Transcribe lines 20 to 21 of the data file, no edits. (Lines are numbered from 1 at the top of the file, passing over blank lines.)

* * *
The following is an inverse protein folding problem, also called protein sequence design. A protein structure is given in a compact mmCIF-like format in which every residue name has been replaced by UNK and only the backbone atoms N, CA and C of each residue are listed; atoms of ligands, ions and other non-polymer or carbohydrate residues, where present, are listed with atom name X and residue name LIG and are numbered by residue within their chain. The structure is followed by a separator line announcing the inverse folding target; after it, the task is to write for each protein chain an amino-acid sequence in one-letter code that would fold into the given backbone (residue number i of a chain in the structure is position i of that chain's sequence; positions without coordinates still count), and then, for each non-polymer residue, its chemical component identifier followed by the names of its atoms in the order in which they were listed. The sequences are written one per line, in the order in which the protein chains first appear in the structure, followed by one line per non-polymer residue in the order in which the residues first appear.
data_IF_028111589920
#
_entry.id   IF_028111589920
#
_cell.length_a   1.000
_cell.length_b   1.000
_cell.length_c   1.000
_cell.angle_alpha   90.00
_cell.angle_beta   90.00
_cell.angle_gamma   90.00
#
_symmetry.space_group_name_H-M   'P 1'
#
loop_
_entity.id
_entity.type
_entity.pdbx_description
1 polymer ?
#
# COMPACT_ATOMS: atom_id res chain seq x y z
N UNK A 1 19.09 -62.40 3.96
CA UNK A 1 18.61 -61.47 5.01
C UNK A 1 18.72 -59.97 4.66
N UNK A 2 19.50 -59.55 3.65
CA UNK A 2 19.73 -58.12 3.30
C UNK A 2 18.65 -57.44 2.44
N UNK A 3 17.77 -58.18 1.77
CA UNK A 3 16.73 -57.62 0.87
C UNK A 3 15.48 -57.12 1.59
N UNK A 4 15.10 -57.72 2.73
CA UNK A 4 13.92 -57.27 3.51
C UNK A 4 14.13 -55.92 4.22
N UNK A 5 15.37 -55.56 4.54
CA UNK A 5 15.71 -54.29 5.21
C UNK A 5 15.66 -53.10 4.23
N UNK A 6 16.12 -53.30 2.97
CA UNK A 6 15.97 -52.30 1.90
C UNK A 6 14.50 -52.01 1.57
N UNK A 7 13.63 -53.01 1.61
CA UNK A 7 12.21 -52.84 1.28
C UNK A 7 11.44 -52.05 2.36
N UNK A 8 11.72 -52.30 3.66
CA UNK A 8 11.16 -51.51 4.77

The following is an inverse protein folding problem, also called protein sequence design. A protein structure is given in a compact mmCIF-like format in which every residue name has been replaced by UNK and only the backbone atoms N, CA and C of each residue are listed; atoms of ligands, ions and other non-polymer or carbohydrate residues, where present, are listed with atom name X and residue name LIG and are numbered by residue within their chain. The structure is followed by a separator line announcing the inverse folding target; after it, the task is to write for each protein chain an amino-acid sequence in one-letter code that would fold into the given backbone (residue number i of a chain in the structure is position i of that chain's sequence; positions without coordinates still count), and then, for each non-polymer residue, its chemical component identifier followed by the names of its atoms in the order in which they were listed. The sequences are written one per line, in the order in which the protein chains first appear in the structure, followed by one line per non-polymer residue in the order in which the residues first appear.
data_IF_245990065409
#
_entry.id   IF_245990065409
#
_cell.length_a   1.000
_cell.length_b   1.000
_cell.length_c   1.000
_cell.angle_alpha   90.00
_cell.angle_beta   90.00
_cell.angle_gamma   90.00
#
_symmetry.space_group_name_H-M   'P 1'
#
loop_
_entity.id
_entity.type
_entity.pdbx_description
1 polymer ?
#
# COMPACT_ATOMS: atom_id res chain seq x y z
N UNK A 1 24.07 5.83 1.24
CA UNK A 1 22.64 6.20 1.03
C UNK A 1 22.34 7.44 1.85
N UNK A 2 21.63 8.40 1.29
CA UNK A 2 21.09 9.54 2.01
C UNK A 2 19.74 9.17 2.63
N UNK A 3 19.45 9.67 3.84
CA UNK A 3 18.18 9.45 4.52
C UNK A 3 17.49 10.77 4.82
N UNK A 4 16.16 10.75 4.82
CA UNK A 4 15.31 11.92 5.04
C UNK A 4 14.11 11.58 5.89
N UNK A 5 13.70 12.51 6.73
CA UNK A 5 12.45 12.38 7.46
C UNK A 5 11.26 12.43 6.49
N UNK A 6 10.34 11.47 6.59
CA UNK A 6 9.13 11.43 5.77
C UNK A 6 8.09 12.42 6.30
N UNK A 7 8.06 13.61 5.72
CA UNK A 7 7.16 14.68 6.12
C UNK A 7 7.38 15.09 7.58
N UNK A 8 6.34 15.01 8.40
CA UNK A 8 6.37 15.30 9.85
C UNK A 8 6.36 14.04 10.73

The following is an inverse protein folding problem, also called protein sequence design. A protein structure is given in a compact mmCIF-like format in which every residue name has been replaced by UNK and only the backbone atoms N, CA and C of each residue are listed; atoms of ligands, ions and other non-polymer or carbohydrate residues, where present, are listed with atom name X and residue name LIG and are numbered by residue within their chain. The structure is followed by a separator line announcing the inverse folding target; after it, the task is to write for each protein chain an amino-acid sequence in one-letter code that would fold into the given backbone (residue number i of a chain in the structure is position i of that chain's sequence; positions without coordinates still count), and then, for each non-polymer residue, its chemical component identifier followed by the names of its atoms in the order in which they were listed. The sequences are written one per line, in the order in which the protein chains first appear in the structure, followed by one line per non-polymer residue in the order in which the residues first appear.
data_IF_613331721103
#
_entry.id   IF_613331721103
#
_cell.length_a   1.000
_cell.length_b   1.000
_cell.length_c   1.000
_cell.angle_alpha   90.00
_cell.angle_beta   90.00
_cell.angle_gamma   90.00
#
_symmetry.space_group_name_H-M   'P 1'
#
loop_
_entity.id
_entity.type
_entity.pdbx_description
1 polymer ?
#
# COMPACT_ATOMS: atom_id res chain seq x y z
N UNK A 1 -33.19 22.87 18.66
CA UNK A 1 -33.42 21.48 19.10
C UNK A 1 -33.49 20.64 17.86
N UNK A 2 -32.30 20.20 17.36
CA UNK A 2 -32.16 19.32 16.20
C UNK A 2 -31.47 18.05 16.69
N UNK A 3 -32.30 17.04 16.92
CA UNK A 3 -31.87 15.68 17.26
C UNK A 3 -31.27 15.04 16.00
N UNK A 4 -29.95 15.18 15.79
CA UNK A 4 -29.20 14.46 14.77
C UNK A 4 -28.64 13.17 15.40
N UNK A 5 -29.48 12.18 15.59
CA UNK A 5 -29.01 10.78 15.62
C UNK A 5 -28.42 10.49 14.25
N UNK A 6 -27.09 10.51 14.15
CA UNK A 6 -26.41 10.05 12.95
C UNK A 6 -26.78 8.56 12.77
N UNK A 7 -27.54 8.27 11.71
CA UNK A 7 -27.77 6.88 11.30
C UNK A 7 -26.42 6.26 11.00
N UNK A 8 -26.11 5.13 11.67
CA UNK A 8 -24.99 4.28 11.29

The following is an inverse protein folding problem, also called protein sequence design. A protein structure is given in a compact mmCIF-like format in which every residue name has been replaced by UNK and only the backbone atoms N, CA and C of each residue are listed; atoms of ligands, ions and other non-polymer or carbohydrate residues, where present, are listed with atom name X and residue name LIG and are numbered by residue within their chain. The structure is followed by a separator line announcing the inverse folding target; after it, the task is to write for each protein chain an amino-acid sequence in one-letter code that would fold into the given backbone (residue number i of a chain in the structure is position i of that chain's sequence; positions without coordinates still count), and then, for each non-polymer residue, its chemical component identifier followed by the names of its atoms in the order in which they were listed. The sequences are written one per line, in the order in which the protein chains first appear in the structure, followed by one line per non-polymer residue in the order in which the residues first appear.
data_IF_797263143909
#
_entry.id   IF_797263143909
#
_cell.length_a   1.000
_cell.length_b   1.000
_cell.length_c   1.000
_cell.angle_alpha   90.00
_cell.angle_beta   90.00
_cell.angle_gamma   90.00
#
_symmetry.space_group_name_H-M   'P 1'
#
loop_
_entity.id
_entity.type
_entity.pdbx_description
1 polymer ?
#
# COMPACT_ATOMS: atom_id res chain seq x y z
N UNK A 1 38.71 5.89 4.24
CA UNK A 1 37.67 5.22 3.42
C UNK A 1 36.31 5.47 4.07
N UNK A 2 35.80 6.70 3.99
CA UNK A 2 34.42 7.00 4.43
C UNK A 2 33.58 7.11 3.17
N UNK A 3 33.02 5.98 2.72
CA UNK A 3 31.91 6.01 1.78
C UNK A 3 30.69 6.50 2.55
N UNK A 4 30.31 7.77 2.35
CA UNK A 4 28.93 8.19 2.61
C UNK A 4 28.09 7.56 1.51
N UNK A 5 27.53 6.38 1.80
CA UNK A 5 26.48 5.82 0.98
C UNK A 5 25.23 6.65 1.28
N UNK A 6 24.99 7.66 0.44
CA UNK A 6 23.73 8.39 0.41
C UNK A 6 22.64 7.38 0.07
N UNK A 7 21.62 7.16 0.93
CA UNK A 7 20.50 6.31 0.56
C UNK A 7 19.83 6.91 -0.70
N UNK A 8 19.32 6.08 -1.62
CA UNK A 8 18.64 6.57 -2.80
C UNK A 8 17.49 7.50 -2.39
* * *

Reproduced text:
#
# COMPACT_ATOMS: atom_id res chain seq x y z